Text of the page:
Lisa Watson, the writer of this particular devotion wrote, “Spring has arrived and with it the never-ending pull to cast off the winter blahs, and to get my house in order by doing some serious spring cleaning. The Lord speaks of renewal as well, but He isn’t talking about our residences or any earthly pursuits. He is referring to the renewal of our faith; our commitment to our spiritual side, and a cleansing of our mind, body and soul.”

I’m thinking about what it means to do some spring cleaning of my soul. Perhaps it means I should take a day every spring to take out all the spiritual treasures I’ve accumulated over my lifetime, to dust them off and think about how God has taken care of me over the years and given me so many blessings – people in my life, experiences, opportunities . . . And to think about what God may be preparing me to do next, to “continually be transformed by the renewing of your minds so that you may be able to determine what God’s will is . . . “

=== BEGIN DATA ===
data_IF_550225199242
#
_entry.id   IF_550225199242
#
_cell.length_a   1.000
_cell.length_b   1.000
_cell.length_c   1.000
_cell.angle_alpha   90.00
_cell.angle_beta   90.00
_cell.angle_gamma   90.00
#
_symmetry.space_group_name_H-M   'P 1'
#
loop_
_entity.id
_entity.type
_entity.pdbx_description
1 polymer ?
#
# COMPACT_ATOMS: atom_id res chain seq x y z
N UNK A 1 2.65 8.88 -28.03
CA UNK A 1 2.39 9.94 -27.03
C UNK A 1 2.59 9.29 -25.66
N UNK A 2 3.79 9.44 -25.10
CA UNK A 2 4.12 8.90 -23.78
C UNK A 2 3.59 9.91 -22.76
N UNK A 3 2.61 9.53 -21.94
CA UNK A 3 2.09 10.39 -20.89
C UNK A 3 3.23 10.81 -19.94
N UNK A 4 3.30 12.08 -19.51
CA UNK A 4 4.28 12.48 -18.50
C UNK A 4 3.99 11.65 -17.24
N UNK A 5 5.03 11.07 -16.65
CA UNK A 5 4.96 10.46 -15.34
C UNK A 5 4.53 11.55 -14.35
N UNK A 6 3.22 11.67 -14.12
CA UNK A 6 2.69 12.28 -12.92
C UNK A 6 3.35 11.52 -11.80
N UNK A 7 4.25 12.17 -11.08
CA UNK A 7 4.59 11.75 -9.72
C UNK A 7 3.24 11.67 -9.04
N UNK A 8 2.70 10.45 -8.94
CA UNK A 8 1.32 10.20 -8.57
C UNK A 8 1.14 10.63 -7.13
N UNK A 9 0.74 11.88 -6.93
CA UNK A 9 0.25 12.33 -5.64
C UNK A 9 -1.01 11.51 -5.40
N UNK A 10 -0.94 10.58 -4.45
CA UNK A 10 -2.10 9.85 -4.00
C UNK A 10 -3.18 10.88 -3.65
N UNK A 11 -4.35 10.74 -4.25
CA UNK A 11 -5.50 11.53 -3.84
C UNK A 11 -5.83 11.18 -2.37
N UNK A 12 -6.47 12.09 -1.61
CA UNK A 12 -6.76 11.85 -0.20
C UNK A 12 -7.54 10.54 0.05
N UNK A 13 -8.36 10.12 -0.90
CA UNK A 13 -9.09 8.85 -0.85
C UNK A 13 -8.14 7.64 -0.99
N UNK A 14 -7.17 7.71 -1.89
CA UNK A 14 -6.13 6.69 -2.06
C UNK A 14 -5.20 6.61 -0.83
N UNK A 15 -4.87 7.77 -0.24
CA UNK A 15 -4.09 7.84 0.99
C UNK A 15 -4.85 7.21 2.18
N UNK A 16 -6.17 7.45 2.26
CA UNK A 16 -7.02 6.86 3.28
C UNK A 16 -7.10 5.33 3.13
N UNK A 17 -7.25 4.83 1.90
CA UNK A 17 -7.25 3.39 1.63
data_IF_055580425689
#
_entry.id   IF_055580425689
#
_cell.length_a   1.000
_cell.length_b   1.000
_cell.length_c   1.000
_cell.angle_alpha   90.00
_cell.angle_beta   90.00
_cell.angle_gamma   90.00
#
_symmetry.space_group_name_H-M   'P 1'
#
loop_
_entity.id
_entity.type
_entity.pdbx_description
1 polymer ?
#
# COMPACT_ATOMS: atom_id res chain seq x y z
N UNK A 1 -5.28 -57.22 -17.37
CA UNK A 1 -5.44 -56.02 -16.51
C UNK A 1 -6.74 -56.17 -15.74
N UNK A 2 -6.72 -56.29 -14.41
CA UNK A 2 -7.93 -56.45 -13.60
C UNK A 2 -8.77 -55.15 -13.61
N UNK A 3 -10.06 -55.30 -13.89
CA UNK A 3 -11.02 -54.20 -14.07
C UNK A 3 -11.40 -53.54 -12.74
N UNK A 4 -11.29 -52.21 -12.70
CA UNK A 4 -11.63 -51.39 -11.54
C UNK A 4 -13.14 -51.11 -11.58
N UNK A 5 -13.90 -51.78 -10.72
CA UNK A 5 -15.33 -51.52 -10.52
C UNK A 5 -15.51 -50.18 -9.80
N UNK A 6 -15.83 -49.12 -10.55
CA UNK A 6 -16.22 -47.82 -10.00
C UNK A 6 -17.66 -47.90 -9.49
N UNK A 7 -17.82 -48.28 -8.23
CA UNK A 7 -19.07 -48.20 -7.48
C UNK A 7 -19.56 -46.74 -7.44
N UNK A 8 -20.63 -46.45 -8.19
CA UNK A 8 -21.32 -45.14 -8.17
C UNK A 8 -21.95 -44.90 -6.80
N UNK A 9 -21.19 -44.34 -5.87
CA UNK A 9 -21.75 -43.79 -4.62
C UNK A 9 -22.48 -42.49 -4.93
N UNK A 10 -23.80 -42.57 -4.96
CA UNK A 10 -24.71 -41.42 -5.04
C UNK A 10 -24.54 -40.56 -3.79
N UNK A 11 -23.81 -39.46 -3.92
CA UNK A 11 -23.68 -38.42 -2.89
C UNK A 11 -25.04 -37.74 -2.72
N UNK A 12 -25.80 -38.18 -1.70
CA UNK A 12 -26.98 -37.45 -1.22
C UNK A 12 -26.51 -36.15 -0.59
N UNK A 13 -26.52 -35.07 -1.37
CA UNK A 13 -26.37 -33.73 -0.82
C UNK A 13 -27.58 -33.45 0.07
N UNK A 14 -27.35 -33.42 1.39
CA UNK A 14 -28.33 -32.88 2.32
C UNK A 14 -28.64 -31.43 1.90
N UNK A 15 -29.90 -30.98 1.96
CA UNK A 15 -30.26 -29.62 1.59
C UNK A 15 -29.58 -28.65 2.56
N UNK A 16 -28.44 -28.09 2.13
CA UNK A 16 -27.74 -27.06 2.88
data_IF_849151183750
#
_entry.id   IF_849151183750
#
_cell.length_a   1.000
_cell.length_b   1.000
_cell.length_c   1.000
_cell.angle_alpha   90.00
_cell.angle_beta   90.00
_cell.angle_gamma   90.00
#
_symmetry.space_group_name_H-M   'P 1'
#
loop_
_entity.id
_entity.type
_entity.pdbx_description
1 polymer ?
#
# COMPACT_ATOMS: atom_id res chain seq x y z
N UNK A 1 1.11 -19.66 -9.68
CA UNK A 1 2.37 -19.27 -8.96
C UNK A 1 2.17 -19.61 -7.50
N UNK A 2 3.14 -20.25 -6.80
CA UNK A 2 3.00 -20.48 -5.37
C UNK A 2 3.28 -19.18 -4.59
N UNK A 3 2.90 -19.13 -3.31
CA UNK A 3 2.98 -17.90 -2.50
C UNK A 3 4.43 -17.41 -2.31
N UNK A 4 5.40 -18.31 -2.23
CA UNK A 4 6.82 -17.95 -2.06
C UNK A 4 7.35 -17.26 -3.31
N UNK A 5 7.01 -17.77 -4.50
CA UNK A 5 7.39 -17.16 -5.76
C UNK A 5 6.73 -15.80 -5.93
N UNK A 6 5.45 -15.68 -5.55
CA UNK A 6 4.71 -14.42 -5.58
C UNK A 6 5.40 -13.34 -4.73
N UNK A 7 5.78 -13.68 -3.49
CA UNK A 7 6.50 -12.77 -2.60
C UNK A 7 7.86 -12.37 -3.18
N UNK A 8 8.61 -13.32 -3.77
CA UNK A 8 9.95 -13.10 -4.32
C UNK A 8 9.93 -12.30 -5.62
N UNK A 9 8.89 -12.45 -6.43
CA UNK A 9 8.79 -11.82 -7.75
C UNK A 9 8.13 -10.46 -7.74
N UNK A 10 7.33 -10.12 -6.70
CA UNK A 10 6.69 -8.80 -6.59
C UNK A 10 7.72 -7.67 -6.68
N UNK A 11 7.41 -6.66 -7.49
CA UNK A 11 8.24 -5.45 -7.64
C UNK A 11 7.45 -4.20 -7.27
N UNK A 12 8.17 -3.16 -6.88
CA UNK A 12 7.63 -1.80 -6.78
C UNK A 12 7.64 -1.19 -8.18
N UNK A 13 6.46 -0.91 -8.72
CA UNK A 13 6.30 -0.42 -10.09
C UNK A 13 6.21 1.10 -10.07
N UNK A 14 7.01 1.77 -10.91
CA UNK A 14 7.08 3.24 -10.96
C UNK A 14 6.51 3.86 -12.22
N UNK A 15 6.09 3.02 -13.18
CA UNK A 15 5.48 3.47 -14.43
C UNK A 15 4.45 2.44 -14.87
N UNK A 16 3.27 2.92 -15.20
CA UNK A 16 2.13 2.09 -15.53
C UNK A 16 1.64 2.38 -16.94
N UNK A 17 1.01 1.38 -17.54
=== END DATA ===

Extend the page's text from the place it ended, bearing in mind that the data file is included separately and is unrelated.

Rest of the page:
Mom's china cabinet. It's in our dining room now, filled with Mom's china instead of all the other treasures it used to house.

Mom’s china cabinet. It’s in our dining room now, filled with Mom’s china instead of all the other treasures it used to house.

Salty Cookies, Burnt Cereal, and Learning Curves

 

My mom worked in Madison during most of my growing up years.  She compensated for not being around home to supervise me as much as she would like by suggesting projects for me to do by myself, especially during the summer.